Updated: May 17, 2021
An exercise in productivity and efficiency.
It’s interesting to ponder what one can achieve in an hour, or maybe it is just me. Sometimes, an hour is very short amount of time and at others it feels like an eternity. Obviously, it is no different in its duration, but our perception can drastically differ.
Human beings seem fascinated by the record of time, especially with the hour period. A lot of what we do and how we do things is broken up by the hour. We are (usually) paid by the hour, though salary has attempted to avoid extra costs by paying people a set wage regardless of hours worked. Billable hours, productivity and efficiency reports are the hallmark of the modern managerial world.
News is still delivered on the hour, though with the advances of the internet it is practically continuous. Clocks still chime on the hour. Most popular TV shows run for an hour. Most of the music playlists I listen to are hour-centric. I work out how many pages I can read in an hour (and then compare it to how many I have actually read in that hour).
Our constant concern for some future point has us counting “how many hours until?”; it’s 3 hours until home time, I probably have 2 hours until I have to go to sleep, I have one hour until my boss needs this job finished etc. We’re both consciously and unconsciously concerned with the concept of time and what we can do with it.
The modern push is certainly “more is more” with the hours we have. Everyone is expected to do more with their time. However, in this constant drive for productivity and efficiency in all facets of our lives, I find we’re causing ourselves greater and greater headaches. We’re a fatigued society running on fumes in many ways, though I’m aware some do not have the luxury of stopping at the moment. The big picture all points to this:
The million dollar question is just how much is your time worth?
I believe more people undervalue their time than overvalue it – though you’ll find most people believe they are worth more per hour than they’re paid, but that’s a slightly different argument. What I refer to is how people utilise their time. Now, ask yourself this question: How much time per day do I waste? An hour, maybe…perhaps more?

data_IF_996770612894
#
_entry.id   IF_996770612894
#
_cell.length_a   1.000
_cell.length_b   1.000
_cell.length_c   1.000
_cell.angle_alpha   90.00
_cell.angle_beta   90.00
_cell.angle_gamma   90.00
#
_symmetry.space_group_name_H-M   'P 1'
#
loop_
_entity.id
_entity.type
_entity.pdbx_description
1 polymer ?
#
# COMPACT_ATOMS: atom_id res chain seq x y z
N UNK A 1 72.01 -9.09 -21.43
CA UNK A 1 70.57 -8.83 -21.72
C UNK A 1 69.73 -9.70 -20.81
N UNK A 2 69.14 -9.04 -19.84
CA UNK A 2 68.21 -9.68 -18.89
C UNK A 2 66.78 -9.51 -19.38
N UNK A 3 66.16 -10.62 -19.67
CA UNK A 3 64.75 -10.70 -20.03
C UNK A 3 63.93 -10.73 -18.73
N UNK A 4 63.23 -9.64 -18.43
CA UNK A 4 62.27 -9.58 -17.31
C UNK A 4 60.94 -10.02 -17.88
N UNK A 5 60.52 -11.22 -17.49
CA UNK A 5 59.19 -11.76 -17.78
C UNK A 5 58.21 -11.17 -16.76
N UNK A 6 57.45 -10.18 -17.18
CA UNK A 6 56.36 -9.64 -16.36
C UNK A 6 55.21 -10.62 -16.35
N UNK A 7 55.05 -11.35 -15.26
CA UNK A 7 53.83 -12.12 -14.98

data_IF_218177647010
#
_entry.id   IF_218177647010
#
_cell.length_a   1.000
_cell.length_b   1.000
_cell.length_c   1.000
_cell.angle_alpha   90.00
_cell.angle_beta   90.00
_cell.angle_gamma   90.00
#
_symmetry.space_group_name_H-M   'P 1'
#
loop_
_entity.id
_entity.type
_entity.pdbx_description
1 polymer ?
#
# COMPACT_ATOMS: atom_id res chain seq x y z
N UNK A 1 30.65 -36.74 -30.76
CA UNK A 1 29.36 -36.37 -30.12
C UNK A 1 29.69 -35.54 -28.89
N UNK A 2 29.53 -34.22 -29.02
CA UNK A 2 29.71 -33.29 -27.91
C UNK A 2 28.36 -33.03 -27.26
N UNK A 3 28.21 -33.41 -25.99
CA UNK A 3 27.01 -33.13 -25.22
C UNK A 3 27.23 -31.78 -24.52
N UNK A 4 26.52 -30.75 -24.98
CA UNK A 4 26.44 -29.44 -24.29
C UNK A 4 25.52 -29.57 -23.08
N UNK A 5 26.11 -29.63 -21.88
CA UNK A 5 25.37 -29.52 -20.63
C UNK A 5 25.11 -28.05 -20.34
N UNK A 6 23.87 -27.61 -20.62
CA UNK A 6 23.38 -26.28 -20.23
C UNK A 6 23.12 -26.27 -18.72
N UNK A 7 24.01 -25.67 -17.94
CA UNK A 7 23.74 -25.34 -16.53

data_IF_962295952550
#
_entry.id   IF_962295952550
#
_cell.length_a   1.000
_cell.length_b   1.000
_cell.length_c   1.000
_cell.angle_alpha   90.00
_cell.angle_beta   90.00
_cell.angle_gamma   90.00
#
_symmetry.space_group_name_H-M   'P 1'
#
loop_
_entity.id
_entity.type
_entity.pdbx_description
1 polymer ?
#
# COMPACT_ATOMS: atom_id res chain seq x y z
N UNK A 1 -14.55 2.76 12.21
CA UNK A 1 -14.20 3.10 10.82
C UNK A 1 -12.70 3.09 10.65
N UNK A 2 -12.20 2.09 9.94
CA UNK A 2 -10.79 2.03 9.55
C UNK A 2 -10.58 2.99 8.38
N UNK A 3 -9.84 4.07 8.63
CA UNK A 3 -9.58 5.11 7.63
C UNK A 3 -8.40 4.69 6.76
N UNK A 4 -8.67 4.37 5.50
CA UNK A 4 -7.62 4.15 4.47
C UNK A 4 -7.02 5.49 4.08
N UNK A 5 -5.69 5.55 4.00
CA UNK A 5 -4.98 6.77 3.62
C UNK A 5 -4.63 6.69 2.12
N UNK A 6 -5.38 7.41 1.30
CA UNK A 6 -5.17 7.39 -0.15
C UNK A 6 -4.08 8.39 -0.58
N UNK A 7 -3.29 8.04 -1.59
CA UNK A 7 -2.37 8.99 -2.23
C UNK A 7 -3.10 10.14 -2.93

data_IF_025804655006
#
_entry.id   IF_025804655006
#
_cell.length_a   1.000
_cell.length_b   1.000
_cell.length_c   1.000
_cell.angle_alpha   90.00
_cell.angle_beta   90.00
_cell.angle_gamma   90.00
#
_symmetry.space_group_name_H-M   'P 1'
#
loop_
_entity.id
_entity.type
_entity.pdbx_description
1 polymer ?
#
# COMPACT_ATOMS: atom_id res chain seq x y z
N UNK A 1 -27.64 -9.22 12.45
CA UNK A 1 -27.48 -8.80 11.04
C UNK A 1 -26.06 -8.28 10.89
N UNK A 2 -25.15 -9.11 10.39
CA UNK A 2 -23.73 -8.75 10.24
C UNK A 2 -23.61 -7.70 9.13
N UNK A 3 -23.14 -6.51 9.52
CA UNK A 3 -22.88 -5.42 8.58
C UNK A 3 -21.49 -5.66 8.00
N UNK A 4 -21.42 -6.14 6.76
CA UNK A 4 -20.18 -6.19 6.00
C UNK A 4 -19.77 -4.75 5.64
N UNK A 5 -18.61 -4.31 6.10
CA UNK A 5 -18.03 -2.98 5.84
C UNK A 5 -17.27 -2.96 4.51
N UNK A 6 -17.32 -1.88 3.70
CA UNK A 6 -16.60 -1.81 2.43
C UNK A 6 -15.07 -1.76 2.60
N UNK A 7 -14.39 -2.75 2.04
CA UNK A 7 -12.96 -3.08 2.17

Now, this is where we can return to the original question, “what can you do in an hour?”, as when you work out what you could do in that time you start to proactively think “well, if I take that hour wasted and put it to better use…”
Wait a minute, Martyn? Didn’t you just say that the constant drive for productivity and efficiency is what is causing us problems? Yes, I did, but allow me to explain. What I am trying to encourage is for people to make better use of their time, not to always be constantly doing something (or feeling like they have to).
Imagine some of your most loved activities, and now imagine if you could have an hour extra of it.
However, procrastination can be the Achilles heel to doing things. I’ve been guilty myself of taking 55 minutes to work out what I wanted to do with an hour of time I had and by then whatever I wanted to do was futile. This is where the problem of choice can rear its head and it has certainly become more pervasive nowadays. You could answer the original question with “anything” really. We need to overcome being lost in thought.
And this is the crux of the problem, we’re living in a world which tells us constantly that we aren’t doing enough and then proceeds to provide us with too many things to do.
People are exhausted by what they do and then are more exhausted and overwhelmed by thinking what they could or should be doing. Which is why a substantial amount of people choose mind-numbing entertainment to occupy themselves as they’re worn out and don’t want to think.
I undertook this exercise to write this week’s post in an hour and we’re down to the final five minutes so I better wrap things up. Usually my posts take far longer to compose due to idea rumination, articulation and research, but I wanted to test myself and see how productive and efficient I could be in only giving myself an hour to complete the task.
I’ll let you be the judge in how well I’ve done, but in the meantime, work out what you can do in a hour and find out where you can get and then place that hour. Your time is far more valuable than you realise.